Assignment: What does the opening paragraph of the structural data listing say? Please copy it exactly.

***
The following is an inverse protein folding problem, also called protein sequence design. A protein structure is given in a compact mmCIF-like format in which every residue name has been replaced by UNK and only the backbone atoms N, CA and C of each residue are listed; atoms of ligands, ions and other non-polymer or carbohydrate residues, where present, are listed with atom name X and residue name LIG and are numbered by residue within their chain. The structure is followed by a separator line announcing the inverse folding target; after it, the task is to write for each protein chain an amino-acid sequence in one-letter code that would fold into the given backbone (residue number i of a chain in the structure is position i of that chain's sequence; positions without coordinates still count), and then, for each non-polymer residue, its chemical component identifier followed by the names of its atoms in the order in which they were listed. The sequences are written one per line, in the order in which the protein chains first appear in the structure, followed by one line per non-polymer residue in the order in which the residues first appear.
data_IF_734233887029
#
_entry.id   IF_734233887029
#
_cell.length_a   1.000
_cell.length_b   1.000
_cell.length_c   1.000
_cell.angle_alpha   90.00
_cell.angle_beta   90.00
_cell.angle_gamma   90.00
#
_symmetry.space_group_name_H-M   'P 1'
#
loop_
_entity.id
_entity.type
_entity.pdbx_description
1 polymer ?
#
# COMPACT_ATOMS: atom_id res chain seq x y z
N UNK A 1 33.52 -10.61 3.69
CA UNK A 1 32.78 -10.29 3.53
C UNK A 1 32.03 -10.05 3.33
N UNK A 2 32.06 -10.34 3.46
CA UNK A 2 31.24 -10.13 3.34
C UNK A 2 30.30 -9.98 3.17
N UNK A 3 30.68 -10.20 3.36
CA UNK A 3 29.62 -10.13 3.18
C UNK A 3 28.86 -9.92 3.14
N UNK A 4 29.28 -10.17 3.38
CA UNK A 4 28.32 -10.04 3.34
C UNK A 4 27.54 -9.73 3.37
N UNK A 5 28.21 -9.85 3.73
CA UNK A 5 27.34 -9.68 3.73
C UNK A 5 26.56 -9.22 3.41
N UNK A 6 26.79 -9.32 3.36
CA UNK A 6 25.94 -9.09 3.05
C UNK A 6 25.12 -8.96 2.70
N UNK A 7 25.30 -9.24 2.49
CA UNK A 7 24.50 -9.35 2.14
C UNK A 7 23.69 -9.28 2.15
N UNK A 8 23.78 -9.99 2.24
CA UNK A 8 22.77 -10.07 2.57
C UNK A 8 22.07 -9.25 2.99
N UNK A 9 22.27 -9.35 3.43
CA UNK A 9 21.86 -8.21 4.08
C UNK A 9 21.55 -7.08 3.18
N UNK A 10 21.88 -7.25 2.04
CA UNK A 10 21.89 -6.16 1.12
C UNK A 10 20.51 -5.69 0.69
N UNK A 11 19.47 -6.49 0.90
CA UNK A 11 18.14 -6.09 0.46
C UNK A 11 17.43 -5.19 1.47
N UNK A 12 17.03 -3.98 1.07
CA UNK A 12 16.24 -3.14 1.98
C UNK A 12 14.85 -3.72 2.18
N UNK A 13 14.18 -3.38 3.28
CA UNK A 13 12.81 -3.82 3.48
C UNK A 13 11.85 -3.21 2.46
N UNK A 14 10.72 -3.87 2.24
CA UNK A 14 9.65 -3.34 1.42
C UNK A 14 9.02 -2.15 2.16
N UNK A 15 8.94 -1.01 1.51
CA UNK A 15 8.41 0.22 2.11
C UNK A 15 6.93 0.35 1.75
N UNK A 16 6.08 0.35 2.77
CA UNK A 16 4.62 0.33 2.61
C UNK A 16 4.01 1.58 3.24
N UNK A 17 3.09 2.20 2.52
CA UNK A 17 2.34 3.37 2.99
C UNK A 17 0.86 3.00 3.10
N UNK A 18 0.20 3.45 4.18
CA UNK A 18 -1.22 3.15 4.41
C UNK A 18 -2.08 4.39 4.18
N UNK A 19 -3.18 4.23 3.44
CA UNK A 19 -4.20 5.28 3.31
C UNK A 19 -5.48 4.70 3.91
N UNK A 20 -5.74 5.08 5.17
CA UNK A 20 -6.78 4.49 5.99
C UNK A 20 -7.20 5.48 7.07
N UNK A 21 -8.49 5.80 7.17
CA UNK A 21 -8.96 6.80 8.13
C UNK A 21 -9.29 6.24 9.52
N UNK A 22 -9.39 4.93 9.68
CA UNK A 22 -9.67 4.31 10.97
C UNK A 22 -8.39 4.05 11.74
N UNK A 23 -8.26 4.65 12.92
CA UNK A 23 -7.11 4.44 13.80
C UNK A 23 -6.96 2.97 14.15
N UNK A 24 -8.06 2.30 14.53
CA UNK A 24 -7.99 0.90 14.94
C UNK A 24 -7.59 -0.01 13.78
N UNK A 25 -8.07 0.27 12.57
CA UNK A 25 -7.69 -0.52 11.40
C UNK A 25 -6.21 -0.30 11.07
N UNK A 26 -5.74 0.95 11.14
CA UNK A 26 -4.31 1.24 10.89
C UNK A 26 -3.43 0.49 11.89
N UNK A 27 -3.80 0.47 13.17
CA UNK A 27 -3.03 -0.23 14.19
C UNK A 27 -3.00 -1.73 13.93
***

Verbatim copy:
The following is an inverse protein folding problem, also called protein sequence design. A protein structure is given in a compact mmCIF-like format in which every residue name has been replaced by UNK and only the backbone atoms N, CA and C of each residue are listed; atoms of ligands, ions and other non-polymer or carbohydrate residues, where present, are listed with atom name X and residue name LIG and are numbered by residue within their chain. The structure is followed by a separator line announcing the inverse folding target; after it, the task is to write for each protein chain an amino-acid sequence in one-letter code that would fold into the given backbone (residue number i of a chain in the structure is position i of that chain's sequence; positions without coordinates still count), and then, for each non-polymer residue, its chemical component identifier followed by the names of its atoms in the order in which they were listed. The sequences are written one per line, in the order in which the protein chains first appear in the structure, followed by one line per non-polymer residue in the order in which the residues first appear.